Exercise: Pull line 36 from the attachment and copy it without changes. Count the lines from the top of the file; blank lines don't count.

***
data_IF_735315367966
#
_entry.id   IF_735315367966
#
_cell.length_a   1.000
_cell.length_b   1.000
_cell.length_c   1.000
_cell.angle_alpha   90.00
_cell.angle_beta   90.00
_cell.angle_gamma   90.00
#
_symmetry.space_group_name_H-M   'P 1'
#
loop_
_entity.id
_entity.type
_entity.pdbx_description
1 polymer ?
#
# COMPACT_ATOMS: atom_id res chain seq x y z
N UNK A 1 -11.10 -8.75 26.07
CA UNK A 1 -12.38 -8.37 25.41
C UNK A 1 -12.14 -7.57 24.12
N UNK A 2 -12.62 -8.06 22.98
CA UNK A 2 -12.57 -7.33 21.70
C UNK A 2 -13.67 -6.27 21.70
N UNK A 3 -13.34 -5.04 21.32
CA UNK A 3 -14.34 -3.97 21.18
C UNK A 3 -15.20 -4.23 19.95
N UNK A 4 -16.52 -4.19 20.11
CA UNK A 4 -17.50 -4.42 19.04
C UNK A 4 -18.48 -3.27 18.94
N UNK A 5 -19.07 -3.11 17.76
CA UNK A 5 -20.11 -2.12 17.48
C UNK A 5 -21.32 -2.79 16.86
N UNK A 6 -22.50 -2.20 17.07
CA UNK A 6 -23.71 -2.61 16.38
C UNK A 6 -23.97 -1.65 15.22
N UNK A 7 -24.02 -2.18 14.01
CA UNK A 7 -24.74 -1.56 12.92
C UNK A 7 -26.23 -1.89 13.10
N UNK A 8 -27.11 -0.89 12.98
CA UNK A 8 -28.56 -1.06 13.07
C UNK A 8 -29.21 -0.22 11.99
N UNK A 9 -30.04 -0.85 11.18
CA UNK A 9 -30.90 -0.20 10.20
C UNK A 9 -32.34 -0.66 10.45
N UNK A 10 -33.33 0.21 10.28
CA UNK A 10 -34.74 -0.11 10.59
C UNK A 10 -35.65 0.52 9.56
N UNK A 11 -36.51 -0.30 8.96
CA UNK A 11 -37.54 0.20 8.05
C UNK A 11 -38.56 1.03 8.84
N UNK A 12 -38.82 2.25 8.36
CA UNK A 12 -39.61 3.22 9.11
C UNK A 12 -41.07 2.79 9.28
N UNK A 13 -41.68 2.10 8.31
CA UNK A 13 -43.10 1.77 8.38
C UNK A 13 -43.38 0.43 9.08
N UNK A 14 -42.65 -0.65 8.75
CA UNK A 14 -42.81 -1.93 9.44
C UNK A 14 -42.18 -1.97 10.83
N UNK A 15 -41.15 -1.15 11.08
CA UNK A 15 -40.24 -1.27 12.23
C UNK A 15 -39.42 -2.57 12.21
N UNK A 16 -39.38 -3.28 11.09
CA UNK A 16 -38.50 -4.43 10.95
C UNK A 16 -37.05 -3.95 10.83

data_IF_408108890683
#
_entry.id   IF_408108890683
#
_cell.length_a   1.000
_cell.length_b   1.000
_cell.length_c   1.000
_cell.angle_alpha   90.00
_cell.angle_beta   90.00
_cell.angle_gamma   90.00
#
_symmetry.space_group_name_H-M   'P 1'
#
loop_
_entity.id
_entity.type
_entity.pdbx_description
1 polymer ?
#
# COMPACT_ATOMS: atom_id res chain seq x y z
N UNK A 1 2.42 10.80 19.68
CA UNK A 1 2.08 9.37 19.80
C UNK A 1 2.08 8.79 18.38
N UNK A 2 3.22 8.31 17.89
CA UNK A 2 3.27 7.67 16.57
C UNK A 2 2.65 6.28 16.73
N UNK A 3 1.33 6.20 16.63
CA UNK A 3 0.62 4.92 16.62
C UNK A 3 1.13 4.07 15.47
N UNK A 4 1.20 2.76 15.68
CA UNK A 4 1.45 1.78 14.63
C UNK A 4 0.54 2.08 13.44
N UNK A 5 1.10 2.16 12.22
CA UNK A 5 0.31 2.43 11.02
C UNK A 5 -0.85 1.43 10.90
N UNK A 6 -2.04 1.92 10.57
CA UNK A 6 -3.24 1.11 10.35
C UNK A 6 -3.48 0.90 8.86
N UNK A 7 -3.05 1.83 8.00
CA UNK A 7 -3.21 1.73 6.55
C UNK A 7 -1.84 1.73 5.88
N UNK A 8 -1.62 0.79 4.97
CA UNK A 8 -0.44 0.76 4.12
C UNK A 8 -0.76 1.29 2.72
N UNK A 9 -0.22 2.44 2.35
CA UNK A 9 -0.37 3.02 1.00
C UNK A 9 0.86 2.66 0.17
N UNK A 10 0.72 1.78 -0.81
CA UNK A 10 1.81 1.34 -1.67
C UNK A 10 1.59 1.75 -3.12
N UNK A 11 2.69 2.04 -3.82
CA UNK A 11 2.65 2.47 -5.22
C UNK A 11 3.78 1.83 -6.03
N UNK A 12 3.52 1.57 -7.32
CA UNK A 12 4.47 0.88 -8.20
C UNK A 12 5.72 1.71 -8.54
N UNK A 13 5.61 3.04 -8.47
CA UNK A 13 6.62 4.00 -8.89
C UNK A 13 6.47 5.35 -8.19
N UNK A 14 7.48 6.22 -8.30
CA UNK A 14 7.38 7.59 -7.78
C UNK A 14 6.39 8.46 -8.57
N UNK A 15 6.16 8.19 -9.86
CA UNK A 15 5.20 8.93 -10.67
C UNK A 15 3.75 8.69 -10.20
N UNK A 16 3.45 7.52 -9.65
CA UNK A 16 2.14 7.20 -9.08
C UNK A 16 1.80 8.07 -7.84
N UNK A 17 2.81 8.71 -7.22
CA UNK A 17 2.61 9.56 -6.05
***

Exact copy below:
N UNK A 6 -22.50 -2.20 17.07